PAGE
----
There are several factors at play here. The first, and most obvious, is that every speaker type and cabinet arrangement (open/closed back, 1×12″, 2×12″, 4×12″, 4×10″ etc.) has a different effect on the EQ curve of your sound. If you often find yourself scooping mids out when you record, you could try a different speaker like the Celestion G12T-75 or G12K-100 which may already contain the set of frequencies you crave. For more mids you could try a Vintage 30 or Greenback type. Recorded speaker comparisons like the ones on Celestion’s website can be very helpful here, as at this point you may be more interested in frequency content than playing feel. Speaker breakup also plays a very important role though. If you are playing a 50 watt valve amp at reasonable volume into a 2×12 containing 25 watt Celestion Greenbacks, those Greenbacks are actually distorting some or all of the time, which changes the distortion grain, frequency content and feel/sustain characteristics of your sound. That’s why Greenbacks are often referred to as having a woody or “violin-like” quality under distortion.

Some players like their speakers to break up very little or not at all, so they might play a 40 watt amp into a pair of 200 watt JBL speakers for example. These players are probably getting the exact sound and feel they crave from their amp and pedals, and simply want their speakers to provide a loud, firm and relatively uncolored platform for that sound. It’s a different way of working that might be perfect for your style, so give it a try.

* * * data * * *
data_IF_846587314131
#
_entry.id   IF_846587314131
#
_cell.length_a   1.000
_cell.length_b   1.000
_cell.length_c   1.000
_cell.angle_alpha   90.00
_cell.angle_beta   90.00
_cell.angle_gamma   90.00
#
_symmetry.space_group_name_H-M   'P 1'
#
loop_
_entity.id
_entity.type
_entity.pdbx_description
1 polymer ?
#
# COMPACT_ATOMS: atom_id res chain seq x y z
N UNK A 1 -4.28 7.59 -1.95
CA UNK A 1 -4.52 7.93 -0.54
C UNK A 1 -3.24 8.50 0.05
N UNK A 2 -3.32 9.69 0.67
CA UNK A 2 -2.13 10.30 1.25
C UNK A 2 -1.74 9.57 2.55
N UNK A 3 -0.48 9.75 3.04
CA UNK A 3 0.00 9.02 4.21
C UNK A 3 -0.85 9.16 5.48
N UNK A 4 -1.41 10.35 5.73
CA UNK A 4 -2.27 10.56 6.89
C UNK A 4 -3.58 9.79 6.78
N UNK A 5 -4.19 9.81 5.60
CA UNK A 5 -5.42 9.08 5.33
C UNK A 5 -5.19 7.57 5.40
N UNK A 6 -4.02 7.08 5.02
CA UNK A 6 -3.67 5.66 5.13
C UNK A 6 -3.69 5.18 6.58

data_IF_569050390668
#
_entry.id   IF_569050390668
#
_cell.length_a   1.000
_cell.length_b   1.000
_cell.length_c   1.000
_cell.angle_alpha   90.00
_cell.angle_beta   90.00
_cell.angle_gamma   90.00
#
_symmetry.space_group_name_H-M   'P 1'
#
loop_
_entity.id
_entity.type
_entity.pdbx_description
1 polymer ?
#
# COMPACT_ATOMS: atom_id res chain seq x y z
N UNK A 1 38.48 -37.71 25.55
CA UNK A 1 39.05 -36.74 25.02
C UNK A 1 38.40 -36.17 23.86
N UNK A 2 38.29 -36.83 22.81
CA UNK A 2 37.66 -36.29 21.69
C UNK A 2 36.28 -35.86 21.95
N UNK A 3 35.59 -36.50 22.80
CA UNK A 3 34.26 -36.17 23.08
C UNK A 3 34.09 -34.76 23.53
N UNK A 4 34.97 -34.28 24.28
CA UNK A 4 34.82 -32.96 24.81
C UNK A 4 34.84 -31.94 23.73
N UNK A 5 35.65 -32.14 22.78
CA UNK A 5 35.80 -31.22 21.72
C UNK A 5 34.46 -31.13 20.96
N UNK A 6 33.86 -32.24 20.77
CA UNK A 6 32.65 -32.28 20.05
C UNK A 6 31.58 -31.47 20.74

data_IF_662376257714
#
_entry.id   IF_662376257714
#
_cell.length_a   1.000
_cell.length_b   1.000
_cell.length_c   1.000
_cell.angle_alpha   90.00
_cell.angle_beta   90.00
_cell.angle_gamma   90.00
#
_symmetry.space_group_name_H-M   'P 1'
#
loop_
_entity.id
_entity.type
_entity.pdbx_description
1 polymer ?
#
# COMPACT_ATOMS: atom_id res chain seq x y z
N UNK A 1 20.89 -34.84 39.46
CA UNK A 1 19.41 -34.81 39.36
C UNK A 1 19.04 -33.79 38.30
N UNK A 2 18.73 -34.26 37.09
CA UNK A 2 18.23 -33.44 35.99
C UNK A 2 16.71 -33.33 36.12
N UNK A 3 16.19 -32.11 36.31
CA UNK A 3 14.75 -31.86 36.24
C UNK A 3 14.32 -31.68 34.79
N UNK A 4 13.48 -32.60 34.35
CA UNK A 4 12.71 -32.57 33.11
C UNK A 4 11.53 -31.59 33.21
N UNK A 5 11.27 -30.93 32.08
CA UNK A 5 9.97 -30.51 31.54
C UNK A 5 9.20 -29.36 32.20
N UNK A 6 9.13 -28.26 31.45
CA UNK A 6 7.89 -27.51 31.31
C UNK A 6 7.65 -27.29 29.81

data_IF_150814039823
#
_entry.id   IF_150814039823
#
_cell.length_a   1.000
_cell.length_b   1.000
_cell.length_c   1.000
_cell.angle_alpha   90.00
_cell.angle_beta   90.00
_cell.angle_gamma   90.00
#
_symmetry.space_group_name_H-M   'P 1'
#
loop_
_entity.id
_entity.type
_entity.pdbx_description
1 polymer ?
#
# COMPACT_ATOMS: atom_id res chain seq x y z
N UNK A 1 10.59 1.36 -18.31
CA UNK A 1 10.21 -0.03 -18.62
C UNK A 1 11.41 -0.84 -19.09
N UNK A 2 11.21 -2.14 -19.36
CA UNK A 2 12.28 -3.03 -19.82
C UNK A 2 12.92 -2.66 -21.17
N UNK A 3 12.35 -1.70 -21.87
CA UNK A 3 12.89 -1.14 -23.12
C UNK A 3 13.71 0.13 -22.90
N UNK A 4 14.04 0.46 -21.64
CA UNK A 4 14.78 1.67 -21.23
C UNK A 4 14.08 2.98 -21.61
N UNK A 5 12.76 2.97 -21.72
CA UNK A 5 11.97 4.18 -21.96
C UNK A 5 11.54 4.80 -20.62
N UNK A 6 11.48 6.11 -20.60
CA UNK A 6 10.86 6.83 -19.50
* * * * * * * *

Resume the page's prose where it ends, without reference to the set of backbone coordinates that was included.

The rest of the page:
Cabinet design also affects perceived volume and dispersion characteristics. An open-backed cabinet may have a looser low end and chimier mid-range, but it will normally sound louder and disperse more for any given setting. If many of the sounds you crave were created using open-backed cabinets, this is something to experiment with. The particular warmth and compression imparted by an open-backed cabinet cannot necessarily be replicated via eq or pedals.

Finally, speaker sensitivity (measured in dBm) plays a role of varying importance. Efficient speakers like Celestion’s Vintage 30s (100 dBm) will throw out more volume for any given amplifier setting. When the difference between a 100 watt amp and a 50 watt amp at full tilt is only 3dB, speaker sensitivity can be a real game-changer. The right speaker could make your 50 watter as loud as a 100 watter. Conversely, a lower efficiency speaker (not to be confused with a lower wattage speaker) could attenuate your 100 watter and make it more manageable on stage. In the days before master volume amps, speaker sensitivity was possibly even more important; it could mean the difference between running your Fender Twin completely clean or well into breakup. Even in the modern world of multi-channel high wattage amps with relatively clean power stages, speaker sensitivity can still make a huge difference to feel.

About the author: Don is the lead guitarist in Millennium Bug, one of Function Central’s most popular bands in London and the South East.

Millennium Bug – http://www.functioncentral.co.uk/acts/millennium_bug/
Function Central – http://www.functioncentral.co.uk
Bands in London and the South East – http://www.functioncentral.co.uk/wedding_bands/wedding_bands_london_south_east/